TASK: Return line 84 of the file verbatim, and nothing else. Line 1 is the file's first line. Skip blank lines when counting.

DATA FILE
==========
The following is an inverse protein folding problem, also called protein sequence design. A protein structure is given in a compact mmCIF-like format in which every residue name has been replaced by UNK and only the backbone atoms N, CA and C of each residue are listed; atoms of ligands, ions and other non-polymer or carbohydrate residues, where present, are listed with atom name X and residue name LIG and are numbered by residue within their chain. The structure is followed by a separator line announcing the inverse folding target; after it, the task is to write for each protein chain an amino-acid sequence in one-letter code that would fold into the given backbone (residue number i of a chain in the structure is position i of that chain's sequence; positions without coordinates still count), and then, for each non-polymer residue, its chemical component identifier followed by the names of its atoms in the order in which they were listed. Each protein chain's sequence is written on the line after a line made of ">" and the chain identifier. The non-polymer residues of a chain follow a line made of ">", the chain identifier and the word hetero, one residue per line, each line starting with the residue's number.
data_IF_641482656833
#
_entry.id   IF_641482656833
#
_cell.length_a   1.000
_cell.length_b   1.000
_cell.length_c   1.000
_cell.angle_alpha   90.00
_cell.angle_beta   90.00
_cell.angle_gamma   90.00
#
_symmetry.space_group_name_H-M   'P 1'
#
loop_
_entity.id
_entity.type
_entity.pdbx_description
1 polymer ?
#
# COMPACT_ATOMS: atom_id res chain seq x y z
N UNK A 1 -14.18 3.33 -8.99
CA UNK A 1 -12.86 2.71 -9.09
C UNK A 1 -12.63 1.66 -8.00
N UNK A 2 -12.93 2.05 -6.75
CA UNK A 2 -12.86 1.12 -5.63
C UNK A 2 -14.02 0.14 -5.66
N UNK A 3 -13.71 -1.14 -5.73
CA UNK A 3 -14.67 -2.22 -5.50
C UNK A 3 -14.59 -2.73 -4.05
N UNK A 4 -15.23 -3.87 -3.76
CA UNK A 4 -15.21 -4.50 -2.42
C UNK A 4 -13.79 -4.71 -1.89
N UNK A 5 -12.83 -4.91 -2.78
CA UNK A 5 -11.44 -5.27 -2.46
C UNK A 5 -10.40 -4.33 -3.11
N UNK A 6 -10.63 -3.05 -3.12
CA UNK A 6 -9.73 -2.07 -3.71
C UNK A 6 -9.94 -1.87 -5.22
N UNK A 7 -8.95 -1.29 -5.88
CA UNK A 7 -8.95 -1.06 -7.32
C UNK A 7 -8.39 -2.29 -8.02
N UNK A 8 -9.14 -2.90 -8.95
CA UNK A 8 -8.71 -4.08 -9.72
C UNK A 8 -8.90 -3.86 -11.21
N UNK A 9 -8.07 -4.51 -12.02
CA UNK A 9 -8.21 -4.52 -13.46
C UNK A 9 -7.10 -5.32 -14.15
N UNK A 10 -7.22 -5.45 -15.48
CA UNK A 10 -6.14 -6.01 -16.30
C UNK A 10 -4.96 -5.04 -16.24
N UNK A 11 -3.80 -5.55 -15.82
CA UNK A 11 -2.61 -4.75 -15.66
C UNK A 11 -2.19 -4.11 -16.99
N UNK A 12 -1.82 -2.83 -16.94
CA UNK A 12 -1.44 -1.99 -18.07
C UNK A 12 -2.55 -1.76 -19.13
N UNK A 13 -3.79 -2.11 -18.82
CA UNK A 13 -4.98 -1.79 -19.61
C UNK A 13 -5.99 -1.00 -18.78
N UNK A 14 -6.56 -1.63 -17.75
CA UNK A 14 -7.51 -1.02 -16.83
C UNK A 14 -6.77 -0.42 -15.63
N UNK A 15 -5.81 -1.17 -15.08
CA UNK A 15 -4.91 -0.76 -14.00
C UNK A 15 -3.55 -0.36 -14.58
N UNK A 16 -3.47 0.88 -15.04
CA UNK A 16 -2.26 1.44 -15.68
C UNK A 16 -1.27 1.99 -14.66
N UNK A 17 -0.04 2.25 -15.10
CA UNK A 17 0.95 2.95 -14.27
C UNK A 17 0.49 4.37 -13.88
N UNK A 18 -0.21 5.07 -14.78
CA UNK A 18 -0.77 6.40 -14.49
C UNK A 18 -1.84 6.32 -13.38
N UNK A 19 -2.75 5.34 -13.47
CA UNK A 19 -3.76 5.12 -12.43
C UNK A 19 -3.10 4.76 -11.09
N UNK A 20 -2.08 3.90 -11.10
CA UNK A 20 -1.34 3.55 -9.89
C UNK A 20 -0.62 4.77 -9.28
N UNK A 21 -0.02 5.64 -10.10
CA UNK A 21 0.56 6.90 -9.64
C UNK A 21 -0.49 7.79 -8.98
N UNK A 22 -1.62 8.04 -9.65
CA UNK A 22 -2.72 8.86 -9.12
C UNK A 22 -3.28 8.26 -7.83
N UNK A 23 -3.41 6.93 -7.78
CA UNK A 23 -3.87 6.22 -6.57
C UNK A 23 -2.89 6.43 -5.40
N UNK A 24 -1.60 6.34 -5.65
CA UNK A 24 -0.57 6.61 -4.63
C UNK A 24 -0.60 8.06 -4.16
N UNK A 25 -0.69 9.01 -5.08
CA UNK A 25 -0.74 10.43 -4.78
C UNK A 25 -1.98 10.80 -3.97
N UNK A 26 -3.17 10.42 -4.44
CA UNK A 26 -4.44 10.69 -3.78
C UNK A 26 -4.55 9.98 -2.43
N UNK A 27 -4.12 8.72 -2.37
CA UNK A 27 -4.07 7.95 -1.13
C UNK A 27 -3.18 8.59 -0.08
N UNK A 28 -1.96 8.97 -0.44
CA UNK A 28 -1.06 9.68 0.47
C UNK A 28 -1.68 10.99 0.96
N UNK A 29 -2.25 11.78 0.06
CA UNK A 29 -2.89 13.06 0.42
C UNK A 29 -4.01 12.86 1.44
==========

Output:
C UNK A 21 -0.49 7.79 -8.98